5 Holiday Mindfulness Tips for Teens
It’s the most wonderful time of the year!
… Except that it is also a time that comes with a long list of things to do: presents to buy, recipes to perfect, family relationships and social commitments to navigate, creating a welcoming and festive home, and covid considerations as well. Even writing this list I am reminding myself of all the things I have yet to do before Christmas arrives!
I don’t know about you, but for myself, these high expectations and competing demands can cause stress. This stress comes from originally setting good intentions for the holiday season to be full of warmth, meaningful connections, and elevated spirits. However, things can get warped when you lose sight of what you find truly important.
Ironically, becoming stressed is completely counterproductive to these original intentions of presence and connection.
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With this in mind, here are five points of reflection for you and your family this holiday season:
1. Mindfulness Over the Holidays: Determine Your Priorities
What is important to you this holiday season? Recognizing the key points of the holiday can shift your focus away from things on your to-do list that aren’t a priority.
Here are some priorities that come to my mind or have been shared from clients:
- Spending time with family and loved ones is more important than the setting.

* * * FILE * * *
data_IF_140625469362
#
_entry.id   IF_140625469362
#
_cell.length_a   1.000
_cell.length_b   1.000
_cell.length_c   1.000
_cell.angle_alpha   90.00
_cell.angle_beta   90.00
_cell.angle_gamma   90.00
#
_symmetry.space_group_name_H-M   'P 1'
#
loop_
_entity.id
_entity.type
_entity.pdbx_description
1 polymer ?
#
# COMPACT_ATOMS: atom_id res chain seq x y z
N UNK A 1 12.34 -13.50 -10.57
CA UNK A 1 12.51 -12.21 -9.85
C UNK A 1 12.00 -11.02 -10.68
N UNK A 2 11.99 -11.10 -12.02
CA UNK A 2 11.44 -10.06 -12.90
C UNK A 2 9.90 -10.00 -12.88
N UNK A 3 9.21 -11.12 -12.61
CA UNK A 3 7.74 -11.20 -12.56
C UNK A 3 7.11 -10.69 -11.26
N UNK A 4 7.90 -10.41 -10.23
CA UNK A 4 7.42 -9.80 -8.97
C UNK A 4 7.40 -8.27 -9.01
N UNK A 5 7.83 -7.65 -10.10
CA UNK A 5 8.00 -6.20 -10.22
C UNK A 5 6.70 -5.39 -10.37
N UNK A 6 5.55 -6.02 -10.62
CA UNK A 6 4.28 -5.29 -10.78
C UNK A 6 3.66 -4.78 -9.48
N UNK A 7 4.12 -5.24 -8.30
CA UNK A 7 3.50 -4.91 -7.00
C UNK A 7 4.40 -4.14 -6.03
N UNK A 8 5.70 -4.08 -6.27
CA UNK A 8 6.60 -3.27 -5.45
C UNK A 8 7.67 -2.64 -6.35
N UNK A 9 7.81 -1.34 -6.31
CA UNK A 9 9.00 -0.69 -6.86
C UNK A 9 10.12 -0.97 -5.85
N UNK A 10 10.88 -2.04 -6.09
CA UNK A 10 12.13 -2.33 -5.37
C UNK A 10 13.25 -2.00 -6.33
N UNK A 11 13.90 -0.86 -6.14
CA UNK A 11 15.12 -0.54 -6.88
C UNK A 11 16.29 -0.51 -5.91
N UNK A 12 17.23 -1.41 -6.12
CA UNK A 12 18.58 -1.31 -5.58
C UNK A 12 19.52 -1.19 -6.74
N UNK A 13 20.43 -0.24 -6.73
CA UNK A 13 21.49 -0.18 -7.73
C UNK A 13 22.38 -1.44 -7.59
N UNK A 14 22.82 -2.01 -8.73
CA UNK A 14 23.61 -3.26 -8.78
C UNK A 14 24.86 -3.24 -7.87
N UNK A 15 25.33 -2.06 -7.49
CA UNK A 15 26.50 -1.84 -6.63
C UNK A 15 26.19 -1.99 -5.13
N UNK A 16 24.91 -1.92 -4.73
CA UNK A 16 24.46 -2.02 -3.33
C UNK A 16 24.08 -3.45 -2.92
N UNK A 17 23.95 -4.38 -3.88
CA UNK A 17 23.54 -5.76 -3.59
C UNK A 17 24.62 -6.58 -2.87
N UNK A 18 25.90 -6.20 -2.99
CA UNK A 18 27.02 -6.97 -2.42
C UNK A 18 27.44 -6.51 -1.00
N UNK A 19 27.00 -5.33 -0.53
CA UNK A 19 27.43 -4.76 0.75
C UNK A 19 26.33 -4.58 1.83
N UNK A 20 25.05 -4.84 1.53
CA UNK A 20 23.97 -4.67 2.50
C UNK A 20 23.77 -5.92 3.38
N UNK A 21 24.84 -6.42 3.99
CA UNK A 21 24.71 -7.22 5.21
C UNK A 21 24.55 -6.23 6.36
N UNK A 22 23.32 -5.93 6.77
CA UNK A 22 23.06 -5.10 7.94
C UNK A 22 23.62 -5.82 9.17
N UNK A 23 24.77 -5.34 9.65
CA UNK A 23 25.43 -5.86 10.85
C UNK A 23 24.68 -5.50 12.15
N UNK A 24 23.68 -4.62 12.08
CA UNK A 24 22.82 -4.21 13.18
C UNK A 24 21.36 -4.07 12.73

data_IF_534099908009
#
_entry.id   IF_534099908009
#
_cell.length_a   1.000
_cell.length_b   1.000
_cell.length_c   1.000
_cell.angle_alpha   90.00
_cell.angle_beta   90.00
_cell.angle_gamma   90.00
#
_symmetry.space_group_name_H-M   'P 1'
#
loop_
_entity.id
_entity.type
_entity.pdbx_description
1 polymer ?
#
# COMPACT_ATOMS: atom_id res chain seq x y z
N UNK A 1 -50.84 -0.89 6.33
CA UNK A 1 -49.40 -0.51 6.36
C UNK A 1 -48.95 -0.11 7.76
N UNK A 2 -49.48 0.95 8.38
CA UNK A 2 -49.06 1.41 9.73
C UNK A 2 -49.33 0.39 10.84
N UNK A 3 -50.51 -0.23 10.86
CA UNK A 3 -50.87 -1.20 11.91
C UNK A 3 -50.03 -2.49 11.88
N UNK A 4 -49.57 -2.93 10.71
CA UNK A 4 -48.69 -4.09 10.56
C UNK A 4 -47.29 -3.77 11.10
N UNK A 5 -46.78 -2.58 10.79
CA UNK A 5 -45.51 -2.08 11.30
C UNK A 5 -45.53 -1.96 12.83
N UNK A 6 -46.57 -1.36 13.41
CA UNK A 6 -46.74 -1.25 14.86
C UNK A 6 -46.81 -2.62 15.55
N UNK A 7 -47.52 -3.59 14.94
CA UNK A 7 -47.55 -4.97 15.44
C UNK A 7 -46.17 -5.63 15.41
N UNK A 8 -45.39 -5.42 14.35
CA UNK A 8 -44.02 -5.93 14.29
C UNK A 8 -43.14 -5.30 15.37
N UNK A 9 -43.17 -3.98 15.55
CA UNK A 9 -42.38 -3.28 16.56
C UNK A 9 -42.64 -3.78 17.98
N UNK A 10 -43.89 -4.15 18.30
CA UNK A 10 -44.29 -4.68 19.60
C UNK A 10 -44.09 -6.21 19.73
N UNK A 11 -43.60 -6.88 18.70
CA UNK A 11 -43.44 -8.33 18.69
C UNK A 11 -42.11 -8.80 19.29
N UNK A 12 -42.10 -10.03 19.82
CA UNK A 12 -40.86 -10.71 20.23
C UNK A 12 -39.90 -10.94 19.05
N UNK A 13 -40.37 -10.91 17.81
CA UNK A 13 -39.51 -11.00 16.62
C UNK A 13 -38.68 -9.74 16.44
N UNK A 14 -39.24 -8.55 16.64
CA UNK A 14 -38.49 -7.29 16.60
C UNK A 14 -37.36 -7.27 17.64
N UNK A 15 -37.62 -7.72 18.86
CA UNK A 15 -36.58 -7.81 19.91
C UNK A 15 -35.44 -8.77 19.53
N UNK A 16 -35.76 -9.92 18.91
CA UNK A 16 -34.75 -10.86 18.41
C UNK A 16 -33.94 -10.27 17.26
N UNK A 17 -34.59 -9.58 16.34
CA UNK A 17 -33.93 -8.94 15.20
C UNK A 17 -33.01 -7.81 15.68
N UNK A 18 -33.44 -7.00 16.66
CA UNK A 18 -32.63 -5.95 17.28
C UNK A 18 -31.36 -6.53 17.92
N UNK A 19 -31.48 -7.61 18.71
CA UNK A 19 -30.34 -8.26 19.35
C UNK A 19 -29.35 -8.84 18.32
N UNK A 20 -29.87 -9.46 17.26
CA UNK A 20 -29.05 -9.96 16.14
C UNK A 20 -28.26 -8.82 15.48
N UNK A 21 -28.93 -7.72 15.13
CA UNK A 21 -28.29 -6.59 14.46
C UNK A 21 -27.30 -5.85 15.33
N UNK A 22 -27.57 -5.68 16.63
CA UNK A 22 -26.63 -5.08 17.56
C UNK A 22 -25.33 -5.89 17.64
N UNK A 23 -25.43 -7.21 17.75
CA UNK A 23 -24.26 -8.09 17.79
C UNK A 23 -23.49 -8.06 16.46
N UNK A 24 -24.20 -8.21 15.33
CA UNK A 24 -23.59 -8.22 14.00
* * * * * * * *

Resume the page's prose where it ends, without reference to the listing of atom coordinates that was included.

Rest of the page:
- Gift giving is a form of love during the holidays.
- Hosting a family dinner and perfecting a new recipe is a source of holiday joy.
- Slowing down for self-care is important over the holidays.
- The holidays are a time to try new things and go on an adventure!
Whatever your priority is this season, know what it is for yourself and focus on that the most.
2. Mindfulness Over the Holidays: Set Boundaries
Setting self-care boundaries is essential, especially during a busy season like Christmas where there are numerous events, opportunities, and expectations.
Take a moment to check in with yourself to make informed decisions about what is best for you and your loved ones. If you are “running on empty” and finding yourself stressed, tired, or easily frustrated, maybe the best choice is to sit one of the social engagements out and spend some time “filling up your tank”.
Think of a few strategies that work best for you when you are feeling stressed, whether that be time with others, time alone, a specific activity, exercise, etc. Whatever destressing looks like for you, go for it!
It can also be helpful to have a discussion around holiday expectations and preventing stress with your family.
3. Mindfulness Over the Holidays: Watch Your Thoughts
Thoughts can be tricky and can easily affect your feelings and behaviours if you are not mindful of them.
Some thoughts I’ve heard come up over the holidays that won’t necessarily serve you include: thinking that the house needs to be spotless, food needs to be extravagant, every social event must be attended, or that every loved one should get an individualized, thoughtful gift so they know how much they are love, etc. These are thoughts that can cause stress for the whole family over the holidays!
Notice the word choice in these statements – needs, must, should, every, everyone – words like these lead to black-and-white thinking and can place a lot of pressure on a person.